The front cover illustration is of what John Coulthart calls a "Cthulhu Sphinx," and that phrase is so evocative to me that I want to write a story incorporating it. Writes John, in his blog about ye physical aspects of ye book: "Anyone who's held one of these volumes will know that they deserve to be called tomes rather than mere books; they're heavy and lavishly produced, with detailed designs embossed on the fron and back boards in a variety of metallic inks." And: "The book will be out at the end of the month, and among the extra features there's an introduction by Lovecraft scholar S. T. Joshi, my drawing of R'lyeh on the endpapers, and (if that wasn't enough) a poster reproduction of my Cthulhu Rising picture."

I wou'd love to see a Barnes & Noble anthology of Cthulhu Mythos fiction, and S. T. wou'd be the perfect editor for such a volume. I'd love to have a new hardcover edition of all those classic tales, whut wou'd also include some of the newer things from recent writers.

The weird fiction of H. P. Lovecraft continues to be astoundingly popular, and new editions of his work continue to come forth. This lovely volume of Mythos tales will hold us over until we can consume the glorious second volume coming from Liveright/Norton, The New Annotated H. P. Lovecraft: Beyond the Mythos.

Saturday, April 2, 2016

Thank ye, Mr Poftman!


Honey, ye thrill of being an obsess'd Lovecraft fanboy continues to elevate to nameless heights. Our charming poftman has just deliver'd a wee parcel in which three treasur'd volumes were contained in bubble-wrap. I cannot help but go on a bit more about these delightful LOVECRAFT ILLUSTRATED editions from PS Publishing. Ye brain-child of artist Pete Von Sholly, each volume contains a new Introduction by S. T. Joshi, follow'd by ye Joshi-edited text of that edition's story, colourfully illustrated by Pete. Much to my delighted surprise, when Von Solly ask'd S. T. Joshi to suggest names of people who might be interested in writing new essays on Lovecraft's stories for the books, my name was mention'd; & thus I have been invited to write for a number of these volumes, and that has proved delightful, especially because it returns me to Lovecraft's texts and allows me to study them in ways I have never attempted, thus to express some critical comment regarding them. I confess that I have become "hooked" in ye composition of these essays; & so I was delighted to learn that Pete and PS plan to bring out future editions, until all of Lovecraft's main weird tales are collected in illustrated volumes. This makes me hope that I can write for some of the new ones--I am especially keen on doing an essay for a THE LURKING FEAR volume, shou'd such transpire.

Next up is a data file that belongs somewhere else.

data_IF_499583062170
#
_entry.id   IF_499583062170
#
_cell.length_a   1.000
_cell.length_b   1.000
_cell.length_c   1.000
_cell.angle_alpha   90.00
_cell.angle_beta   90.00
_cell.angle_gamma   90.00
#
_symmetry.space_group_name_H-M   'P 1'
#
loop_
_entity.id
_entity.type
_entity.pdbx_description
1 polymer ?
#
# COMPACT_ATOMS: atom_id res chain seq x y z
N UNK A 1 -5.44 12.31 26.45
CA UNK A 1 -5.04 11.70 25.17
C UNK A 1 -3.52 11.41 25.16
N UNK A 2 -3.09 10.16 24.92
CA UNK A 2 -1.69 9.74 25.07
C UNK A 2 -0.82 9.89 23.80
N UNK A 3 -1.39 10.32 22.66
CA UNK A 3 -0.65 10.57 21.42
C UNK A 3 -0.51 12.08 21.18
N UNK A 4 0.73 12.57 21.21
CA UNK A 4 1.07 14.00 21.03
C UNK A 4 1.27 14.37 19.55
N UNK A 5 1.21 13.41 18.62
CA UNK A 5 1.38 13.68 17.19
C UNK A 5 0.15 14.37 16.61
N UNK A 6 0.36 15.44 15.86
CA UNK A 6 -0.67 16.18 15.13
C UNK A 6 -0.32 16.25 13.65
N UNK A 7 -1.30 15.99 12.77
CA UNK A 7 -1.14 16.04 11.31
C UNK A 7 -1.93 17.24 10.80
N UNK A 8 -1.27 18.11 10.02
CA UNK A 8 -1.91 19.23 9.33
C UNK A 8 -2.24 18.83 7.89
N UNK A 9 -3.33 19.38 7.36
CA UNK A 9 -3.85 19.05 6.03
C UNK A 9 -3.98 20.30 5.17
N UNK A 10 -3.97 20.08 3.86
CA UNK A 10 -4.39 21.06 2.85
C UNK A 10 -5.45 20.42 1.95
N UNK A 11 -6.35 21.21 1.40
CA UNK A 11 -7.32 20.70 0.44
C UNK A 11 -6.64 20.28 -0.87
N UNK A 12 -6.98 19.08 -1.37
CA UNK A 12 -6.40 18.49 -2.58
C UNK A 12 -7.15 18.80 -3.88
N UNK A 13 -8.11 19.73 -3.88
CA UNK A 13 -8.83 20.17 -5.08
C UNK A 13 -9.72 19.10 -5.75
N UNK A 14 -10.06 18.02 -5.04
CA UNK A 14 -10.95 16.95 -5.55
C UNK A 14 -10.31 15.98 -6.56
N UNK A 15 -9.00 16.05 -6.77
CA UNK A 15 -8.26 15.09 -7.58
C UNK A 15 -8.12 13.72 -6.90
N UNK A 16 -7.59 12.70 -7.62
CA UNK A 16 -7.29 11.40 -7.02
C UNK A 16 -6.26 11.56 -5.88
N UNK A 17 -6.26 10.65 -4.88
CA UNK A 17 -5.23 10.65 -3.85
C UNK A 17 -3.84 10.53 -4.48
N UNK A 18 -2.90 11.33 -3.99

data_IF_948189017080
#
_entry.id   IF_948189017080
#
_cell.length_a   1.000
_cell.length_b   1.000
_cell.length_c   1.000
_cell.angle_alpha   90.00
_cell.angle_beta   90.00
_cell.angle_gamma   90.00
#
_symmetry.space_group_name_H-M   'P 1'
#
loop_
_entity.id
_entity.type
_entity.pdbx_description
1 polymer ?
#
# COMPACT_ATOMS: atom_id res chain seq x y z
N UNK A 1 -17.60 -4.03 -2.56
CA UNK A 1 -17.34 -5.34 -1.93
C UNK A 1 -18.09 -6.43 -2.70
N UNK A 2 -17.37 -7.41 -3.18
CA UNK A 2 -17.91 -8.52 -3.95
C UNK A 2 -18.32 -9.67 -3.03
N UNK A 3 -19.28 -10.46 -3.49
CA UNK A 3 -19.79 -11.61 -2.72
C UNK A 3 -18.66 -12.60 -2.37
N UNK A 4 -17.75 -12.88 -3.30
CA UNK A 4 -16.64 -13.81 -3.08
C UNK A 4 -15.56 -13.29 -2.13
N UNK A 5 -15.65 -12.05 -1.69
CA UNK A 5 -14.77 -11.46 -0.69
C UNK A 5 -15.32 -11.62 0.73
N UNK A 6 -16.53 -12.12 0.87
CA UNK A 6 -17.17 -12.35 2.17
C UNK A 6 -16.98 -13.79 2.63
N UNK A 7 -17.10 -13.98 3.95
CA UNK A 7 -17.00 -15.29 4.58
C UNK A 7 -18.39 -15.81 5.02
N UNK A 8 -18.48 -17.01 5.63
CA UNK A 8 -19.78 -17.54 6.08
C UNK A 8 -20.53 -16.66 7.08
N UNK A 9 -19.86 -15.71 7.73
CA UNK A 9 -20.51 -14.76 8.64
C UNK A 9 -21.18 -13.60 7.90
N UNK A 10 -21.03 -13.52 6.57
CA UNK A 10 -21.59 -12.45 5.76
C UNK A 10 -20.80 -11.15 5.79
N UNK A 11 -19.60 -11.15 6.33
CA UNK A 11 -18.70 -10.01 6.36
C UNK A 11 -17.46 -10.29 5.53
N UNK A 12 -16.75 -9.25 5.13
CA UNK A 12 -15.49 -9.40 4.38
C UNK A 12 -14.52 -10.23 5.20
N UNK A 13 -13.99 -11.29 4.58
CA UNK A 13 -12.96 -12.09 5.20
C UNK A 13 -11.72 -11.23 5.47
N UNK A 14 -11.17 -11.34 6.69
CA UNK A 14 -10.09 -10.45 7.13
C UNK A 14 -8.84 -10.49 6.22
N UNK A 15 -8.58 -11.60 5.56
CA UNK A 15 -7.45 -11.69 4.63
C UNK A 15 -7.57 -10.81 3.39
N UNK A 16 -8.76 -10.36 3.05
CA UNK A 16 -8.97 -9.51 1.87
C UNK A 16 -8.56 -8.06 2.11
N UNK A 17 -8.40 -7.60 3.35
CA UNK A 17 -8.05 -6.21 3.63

Rereading Lovecraft is an addiction. There are few texts to which I constantly return--the few being Dante, Shakespeare, Wilde's letters, the Book of Mormon--and so it's always nice to have those beloved texts in new editions, thus giving another reading of the stories a sense of novelty. Also, I return to Lovecraft's tales so often because I am forever writing stories that are connected to HPL's original tales--just now I am studying "The Horror at Red Hook" so as to write a new story for a Red Hook anthology. 

Speaking of which, I need to bring this to a close and get back to work. And try to resist ye temptation to dip immediately into these charming new volumes in ye LOVECRAFT ILLUSTRATED series...



Saturday, February 20, 2016

O MY GAWD!! O MY YUGGOTH!!